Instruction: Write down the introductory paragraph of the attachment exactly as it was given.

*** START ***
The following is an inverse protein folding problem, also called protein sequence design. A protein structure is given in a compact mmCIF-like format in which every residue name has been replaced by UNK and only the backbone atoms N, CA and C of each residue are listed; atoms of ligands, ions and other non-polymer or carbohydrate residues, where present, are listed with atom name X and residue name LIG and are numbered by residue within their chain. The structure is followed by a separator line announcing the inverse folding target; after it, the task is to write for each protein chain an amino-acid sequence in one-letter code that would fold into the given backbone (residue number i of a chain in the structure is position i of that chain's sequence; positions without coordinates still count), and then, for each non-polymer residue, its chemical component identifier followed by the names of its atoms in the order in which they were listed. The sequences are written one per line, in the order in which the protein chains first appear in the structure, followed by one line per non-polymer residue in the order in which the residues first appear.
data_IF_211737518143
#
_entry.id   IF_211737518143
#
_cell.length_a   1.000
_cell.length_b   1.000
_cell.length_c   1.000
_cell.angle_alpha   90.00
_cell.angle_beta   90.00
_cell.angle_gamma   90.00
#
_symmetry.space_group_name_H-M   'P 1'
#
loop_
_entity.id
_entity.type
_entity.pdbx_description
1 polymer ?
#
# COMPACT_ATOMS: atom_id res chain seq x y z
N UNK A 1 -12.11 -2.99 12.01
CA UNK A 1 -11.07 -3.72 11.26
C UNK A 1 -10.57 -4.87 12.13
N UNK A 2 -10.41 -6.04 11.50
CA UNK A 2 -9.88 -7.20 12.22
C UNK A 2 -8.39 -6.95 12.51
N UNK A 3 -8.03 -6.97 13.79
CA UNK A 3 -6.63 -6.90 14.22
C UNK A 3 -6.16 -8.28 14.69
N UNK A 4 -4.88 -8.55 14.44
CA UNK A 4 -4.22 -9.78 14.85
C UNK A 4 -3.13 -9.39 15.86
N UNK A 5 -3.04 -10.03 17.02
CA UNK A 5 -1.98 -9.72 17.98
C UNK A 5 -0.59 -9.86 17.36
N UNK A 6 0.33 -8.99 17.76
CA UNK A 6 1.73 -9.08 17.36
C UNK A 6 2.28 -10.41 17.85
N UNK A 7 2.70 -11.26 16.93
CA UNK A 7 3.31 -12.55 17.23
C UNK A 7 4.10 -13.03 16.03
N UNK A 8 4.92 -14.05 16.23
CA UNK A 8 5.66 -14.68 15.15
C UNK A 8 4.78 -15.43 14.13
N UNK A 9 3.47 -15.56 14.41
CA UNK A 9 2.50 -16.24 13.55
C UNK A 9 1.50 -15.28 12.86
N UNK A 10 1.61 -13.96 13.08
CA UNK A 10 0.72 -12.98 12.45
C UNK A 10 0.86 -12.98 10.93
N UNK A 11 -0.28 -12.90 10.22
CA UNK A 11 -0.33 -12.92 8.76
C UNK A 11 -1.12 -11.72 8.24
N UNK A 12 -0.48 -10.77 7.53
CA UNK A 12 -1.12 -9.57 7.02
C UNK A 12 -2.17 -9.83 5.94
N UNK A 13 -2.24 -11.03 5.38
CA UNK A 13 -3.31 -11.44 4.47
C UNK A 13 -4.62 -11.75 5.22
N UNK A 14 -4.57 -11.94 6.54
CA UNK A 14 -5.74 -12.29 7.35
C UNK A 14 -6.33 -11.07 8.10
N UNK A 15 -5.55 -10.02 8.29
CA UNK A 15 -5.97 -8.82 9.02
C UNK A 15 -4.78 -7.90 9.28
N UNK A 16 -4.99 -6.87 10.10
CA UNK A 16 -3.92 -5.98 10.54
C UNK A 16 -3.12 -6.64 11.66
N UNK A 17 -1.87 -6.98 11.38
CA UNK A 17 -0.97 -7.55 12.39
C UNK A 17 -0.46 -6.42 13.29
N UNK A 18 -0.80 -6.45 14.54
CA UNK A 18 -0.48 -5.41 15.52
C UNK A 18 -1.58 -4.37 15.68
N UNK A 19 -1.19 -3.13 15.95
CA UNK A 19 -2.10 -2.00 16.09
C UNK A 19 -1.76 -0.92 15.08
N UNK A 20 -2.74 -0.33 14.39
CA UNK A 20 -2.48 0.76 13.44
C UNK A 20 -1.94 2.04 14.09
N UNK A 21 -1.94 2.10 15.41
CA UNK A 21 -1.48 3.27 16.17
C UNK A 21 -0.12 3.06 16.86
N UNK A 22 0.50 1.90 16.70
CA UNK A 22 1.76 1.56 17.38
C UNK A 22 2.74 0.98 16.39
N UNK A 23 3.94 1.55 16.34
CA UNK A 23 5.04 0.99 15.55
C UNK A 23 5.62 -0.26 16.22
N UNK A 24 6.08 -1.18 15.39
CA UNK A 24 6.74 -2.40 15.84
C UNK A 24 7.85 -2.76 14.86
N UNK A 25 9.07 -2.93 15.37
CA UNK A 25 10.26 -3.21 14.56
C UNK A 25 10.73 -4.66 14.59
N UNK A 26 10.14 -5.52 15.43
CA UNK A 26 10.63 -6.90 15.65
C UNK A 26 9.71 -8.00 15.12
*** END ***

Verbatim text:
The following is an inverse protein folding problem, also called protein sequence design. A protein structure is given in a compact mmCIF-like format in which every residue name has been replaced by UNK and only the backbone atoms N, CA and C of each residue are listed; atoms of ligands, ions and other non-polymer or carbohydrate residues, where present, are listed with atom name X and residue name LIG and are numbered by residue within their chain. The structure is followed by a separator line announcing the inverse folding target; after it, the task is to write for each protein chain an amino-acid sequence in one-letter code that would fold into the given backbone (residue number i of a chain in the structure is position i of that chain's sequence; positions without coordinates still count), and then, for each non-polymer residue, its chemical component identifier followed by the names of its atoms in the order in which they were listed. The sequences are written one per line, in the order in which the protein chains first appear in the structure, followed by one line per non-polymer residue in the order in which the residues first appear.